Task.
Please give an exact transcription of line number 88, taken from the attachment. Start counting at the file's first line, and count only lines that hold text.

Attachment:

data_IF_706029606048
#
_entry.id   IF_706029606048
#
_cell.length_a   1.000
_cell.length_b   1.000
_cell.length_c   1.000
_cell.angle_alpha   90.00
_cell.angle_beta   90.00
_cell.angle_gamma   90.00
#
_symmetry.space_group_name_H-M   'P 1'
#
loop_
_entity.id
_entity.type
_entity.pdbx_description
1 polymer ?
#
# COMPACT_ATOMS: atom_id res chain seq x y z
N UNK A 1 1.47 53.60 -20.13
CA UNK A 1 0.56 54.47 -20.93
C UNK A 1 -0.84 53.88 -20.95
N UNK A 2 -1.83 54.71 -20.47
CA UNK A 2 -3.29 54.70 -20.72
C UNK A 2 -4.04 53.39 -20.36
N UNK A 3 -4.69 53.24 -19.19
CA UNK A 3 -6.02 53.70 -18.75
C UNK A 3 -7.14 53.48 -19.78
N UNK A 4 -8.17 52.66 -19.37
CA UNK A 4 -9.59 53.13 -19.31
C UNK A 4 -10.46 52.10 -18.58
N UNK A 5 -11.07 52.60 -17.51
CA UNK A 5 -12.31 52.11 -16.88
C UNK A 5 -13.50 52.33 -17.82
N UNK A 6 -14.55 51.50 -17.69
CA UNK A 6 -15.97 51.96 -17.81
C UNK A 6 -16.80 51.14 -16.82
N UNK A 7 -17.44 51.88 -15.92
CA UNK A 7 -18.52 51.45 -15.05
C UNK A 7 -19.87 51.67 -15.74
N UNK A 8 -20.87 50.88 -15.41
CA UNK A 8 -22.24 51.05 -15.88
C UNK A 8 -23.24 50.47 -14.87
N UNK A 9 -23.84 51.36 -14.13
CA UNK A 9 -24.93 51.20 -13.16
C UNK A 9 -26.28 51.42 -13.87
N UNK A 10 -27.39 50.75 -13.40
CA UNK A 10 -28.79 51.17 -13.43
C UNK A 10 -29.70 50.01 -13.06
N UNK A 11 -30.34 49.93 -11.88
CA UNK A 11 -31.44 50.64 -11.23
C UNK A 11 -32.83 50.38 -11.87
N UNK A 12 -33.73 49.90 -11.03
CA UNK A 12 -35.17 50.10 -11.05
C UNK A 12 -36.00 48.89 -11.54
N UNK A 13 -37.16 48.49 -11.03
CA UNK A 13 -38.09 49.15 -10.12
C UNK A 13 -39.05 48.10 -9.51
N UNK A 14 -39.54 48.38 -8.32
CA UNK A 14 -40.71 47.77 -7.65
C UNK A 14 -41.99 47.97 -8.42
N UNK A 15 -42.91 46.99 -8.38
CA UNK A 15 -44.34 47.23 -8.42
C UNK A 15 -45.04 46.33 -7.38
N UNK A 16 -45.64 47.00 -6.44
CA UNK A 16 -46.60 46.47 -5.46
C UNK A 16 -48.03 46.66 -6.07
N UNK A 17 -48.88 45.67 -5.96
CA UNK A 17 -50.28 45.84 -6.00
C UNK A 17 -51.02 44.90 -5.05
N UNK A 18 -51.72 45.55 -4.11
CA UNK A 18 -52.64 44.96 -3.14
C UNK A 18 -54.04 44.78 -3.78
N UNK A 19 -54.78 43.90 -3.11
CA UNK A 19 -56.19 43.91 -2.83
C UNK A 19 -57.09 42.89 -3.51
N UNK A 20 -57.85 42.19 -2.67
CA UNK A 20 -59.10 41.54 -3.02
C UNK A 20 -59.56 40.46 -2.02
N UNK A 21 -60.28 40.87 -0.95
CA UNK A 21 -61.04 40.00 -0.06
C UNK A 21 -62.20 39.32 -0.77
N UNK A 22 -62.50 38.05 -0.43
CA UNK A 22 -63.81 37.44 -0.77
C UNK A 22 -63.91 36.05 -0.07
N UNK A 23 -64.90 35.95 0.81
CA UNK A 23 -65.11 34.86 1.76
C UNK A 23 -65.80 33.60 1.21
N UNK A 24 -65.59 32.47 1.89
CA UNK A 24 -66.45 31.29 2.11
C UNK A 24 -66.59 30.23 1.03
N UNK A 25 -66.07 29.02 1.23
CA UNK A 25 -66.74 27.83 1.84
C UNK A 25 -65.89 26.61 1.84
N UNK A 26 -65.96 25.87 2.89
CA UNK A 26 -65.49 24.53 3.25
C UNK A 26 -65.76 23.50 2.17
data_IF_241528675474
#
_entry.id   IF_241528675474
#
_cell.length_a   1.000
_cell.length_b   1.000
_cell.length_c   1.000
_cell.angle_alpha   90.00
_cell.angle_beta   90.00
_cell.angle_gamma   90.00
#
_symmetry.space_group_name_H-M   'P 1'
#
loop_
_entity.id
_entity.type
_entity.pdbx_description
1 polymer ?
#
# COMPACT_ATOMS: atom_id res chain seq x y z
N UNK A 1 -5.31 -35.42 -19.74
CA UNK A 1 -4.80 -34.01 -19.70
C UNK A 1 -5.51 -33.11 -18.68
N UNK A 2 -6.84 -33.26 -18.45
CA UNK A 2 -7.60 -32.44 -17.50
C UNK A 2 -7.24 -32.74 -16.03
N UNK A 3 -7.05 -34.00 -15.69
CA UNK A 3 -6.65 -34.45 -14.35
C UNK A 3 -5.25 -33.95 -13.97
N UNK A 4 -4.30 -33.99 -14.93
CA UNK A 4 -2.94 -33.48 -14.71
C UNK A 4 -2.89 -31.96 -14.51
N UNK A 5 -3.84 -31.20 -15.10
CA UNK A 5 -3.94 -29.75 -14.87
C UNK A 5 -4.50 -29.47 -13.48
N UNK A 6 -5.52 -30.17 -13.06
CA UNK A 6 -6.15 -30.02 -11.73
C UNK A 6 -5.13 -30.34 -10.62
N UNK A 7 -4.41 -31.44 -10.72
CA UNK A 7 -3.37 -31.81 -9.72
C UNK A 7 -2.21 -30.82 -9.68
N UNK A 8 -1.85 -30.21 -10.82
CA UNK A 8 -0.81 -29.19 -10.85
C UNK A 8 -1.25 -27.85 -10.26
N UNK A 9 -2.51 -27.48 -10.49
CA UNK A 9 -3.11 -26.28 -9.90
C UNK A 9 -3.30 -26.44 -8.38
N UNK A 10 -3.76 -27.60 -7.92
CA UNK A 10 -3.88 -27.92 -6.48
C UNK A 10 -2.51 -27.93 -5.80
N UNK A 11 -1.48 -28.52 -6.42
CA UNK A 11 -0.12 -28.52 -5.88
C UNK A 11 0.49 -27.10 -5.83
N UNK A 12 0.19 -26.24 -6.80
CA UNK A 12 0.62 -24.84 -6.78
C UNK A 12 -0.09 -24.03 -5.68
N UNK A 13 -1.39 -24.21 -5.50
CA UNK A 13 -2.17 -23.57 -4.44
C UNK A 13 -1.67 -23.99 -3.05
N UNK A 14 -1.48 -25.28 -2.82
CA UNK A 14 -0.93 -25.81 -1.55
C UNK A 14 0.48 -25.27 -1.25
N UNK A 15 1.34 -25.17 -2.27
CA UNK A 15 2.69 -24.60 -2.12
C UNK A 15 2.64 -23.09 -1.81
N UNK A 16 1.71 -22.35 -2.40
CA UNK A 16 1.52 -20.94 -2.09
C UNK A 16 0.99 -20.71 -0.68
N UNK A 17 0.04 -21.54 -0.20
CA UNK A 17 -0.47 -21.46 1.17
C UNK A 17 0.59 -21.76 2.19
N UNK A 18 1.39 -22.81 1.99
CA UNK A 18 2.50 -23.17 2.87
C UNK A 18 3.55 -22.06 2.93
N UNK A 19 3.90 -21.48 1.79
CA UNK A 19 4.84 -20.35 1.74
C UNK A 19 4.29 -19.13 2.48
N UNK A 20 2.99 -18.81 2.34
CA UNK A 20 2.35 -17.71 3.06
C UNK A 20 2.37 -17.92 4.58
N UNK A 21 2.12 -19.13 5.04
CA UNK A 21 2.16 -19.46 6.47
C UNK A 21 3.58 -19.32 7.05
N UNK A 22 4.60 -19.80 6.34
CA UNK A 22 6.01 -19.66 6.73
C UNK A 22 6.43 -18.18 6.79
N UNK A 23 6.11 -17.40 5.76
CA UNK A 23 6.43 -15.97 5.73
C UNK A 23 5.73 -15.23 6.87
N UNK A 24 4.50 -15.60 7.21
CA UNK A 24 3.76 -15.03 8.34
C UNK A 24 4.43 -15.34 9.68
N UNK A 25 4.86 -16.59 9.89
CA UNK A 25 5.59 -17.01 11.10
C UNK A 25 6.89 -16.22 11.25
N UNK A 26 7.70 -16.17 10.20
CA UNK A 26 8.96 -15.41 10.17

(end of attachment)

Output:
CA UNK A 23 -65.11 34.86 1.76